Even though newsletters are one of the most common types of emails to send, they are actually some of the hardest to do right. We hope these examples gave you some quality inspiration so you can create newsletters your subscribers love to get in their inboxes.

 

Which email newsletters do you love? Share your favorite ones with us in the comments so we can keep the inspiration going.

 

Editor’s Note: This post was originally published in December 2013 and has been updated for accuracy and comprehensiveness.

 

free guide to creating email newsletters

 
 

 

 

free guide to creating email newsletters

 
 

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How to Stay on Top of Industry News & Trends: 35 Simple IFTTT Hacks to T https://t.co/NnvyhBXfIv

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How to Stay on Top of Industry News & Trends: 35 Simple IFTTT Hacks to Try

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As marketers, we all face the same challenge: how do we stay on top of the news and trends that matter to our industry?

 

Our inboxes are overflowing. Our Twitter feeds never stop scrolling. Our bookmarks folder is stuffed to capacity. And yet, more than ever, our clients and coworkers depend on us to bring order to the chaos.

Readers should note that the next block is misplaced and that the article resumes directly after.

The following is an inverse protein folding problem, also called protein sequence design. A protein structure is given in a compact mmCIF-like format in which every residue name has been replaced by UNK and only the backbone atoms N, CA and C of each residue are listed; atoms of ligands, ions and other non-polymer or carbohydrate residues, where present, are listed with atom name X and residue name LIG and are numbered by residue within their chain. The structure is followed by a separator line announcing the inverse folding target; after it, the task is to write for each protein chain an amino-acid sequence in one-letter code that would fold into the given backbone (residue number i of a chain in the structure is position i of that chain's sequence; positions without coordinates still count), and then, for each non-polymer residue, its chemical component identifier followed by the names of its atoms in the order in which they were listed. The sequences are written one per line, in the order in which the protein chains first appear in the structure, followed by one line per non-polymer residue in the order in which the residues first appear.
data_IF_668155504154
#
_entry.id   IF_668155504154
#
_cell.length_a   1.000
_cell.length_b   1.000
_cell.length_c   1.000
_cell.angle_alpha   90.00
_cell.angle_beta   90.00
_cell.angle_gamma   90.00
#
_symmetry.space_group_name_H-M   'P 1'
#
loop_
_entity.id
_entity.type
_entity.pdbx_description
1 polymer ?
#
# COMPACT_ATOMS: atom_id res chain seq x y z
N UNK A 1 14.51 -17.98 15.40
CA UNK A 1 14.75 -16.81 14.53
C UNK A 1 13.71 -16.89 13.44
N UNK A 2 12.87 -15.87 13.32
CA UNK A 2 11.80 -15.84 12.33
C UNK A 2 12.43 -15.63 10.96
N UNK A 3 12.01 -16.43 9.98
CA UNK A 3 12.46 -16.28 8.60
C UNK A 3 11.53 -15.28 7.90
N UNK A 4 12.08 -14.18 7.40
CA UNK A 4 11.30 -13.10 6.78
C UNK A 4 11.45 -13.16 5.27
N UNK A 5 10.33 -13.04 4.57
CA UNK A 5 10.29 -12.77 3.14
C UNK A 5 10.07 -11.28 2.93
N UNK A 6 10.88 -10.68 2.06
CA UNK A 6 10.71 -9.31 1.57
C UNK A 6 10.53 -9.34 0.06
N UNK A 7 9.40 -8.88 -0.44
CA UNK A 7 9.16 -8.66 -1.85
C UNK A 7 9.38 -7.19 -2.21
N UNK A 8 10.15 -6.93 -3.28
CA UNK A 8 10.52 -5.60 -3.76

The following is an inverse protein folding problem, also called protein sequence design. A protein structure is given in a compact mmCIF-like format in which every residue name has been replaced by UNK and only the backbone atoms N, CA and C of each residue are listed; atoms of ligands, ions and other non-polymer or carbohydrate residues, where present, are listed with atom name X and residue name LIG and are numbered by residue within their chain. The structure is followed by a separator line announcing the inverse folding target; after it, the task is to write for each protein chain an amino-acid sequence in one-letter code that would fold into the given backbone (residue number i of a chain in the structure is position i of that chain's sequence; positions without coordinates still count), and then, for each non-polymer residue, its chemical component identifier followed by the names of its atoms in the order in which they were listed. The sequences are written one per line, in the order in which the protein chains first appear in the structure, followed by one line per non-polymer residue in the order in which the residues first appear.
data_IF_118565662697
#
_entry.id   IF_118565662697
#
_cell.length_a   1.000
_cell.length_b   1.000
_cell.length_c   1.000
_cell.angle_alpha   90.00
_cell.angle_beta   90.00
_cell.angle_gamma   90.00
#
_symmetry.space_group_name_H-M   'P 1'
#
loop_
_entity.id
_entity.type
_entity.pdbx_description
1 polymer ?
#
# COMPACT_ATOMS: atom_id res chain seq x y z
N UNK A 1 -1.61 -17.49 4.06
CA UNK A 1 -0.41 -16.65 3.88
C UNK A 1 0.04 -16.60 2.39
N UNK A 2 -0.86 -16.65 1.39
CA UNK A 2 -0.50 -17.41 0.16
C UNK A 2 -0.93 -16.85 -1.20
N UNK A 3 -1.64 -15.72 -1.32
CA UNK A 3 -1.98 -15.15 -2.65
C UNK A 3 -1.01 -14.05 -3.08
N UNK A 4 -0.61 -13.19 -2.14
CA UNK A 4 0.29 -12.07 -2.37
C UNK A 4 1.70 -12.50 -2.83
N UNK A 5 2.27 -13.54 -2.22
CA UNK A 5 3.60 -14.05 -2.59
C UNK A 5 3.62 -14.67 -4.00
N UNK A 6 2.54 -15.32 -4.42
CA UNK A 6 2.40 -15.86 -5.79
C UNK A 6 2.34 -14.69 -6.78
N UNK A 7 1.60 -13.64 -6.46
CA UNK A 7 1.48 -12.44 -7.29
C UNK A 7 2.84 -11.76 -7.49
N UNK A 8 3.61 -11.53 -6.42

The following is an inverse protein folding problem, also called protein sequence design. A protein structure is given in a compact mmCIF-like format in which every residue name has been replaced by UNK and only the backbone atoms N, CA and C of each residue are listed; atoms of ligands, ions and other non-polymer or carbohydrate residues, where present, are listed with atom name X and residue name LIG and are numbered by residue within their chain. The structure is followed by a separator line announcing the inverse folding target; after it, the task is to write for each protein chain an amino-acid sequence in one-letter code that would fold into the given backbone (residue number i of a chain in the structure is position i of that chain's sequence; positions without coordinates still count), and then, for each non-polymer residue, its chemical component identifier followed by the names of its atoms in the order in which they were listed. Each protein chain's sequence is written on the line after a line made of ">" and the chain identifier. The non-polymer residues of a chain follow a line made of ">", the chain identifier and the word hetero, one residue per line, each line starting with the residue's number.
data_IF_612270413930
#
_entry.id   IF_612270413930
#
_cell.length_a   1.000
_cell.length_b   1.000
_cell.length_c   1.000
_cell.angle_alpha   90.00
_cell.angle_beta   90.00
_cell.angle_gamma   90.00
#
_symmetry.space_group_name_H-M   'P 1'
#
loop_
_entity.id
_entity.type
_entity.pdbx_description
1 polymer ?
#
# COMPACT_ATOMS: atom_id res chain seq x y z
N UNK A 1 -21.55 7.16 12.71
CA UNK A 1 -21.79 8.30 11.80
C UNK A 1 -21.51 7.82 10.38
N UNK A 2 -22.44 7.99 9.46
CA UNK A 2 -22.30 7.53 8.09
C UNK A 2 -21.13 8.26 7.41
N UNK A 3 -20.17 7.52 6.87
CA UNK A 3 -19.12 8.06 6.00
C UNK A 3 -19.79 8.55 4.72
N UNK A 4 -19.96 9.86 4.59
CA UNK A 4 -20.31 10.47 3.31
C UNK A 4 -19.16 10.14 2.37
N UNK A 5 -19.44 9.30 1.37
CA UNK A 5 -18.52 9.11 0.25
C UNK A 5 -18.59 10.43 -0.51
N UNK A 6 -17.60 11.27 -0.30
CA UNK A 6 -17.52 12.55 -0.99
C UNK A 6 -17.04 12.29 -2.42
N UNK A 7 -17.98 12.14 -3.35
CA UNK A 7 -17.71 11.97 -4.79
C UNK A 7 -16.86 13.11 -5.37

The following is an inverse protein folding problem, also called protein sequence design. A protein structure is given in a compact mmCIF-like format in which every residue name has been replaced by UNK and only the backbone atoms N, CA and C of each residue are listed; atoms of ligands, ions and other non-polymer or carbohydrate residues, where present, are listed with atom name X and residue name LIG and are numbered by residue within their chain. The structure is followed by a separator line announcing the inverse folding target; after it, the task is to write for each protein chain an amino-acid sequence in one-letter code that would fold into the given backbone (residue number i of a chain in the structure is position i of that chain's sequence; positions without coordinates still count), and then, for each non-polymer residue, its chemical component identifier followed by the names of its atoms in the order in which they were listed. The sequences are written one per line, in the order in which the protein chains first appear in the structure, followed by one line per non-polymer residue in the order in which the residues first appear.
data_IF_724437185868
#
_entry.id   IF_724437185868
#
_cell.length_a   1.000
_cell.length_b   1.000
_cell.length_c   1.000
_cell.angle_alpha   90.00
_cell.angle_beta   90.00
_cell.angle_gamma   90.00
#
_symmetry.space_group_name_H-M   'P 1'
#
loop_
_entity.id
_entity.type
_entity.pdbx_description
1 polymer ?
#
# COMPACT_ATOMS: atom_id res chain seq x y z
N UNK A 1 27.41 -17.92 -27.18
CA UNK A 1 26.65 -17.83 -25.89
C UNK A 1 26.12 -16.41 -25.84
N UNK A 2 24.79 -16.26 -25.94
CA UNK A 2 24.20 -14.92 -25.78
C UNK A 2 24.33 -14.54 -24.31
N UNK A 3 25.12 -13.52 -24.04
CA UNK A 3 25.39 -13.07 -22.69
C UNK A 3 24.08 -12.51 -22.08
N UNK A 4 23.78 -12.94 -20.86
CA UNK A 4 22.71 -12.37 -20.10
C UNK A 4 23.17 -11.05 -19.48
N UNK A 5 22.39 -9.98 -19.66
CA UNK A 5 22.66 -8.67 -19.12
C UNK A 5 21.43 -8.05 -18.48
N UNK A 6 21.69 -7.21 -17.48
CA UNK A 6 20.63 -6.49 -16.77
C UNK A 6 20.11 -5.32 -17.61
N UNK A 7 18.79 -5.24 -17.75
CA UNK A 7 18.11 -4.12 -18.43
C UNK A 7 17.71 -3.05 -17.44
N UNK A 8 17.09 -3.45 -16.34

The more informed we are, the more invaluable and influential we become — always ready with the statistic that makes the deck, the perfect quote from an industry insider, or a genius idea for a new partnership.

 

The good news? You don’t have to possess some kind of superpower to stay on top of it all. A well-organized system can help you rise to the challenge, and it’s a system anyone can implement with a little help from IFTTT: a handy tool that empowers you to make connections between services and devices you already use (and can help you discover new ones).

 

These services are called Channels (think: Facebook, Evernote, Gmail, etc.) and users can connect them with simple and powerful “if this, then that” statements called Recipes. Recipes can save you time, automate your life, and, yes, keep you informed and up-to-date on everything you need to know.

 

To help you get started, we pulled together 35 Recipes organized along five themes. Pick and choose the ones that matter most to you to create a custom system that’ll keep you informed and influential, automatically.